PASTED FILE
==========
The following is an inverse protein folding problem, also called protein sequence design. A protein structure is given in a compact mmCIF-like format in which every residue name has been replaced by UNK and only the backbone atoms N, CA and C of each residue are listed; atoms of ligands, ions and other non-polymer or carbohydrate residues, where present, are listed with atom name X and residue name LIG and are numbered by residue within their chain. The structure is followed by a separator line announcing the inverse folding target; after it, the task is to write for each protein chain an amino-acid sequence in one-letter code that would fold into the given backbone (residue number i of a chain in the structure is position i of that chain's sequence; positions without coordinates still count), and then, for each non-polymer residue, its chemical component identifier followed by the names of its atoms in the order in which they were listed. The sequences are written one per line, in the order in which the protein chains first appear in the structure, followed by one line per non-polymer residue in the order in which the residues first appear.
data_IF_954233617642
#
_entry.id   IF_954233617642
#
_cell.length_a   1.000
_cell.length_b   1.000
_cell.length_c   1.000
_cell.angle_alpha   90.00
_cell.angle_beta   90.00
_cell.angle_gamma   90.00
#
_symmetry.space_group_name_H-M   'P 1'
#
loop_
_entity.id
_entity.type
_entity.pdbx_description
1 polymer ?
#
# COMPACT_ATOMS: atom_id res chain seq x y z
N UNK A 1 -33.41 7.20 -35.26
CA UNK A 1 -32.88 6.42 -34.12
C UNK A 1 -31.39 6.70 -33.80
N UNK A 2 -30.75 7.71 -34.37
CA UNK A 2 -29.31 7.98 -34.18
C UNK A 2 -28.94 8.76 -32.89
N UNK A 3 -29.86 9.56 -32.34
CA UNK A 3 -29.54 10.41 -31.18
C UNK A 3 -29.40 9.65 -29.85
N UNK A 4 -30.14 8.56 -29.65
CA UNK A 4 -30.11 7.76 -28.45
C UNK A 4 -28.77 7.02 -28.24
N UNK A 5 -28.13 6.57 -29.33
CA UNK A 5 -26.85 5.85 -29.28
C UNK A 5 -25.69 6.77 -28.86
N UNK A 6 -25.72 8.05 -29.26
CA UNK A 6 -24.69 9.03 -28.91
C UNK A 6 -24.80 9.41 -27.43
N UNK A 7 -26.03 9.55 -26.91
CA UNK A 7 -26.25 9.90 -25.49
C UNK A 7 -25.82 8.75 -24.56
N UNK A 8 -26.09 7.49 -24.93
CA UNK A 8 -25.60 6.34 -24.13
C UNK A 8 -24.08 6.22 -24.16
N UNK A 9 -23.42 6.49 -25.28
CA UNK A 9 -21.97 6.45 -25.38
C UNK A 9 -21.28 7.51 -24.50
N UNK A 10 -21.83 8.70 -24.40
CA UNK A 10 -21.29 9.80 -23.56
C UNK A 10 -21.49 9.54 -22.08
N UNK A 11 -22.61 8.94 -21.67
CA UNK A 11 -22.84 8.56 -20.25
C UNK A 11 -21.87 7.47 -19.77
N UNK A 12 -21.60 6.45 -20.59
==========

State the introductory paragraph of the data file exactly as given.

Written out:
The following is an inverse protein folding problem, also called protein sequence design. A protein structure is given in a compact mmCIF-like format in which every residue name has been replaced by UNK and only the backbone atoms N, CA and C of each residue are listed; atoms of ligands, ions and other non-polymer or carbohydrate residues, where present, are listed with atom name X and residue name LIG and are numbered by residue within their chain. The structure is followed by a separator line announcing the inverse folding target; after it, the task is to write for each protein chain an amino-acid sequence in one-letter code that would fold into the given backbone (residue number i of a chain in the structure is position i of that chain's sequence; positions without coordinates still count), and then, for each non-polymer residue, its chemical component identifier followed by the names of its atoms in the order in which they were listed. The sequences are written one per line, in the order in which the protein chains first appear in the structure, followed by one line per non-polymer residue in the order in which the residues first appear.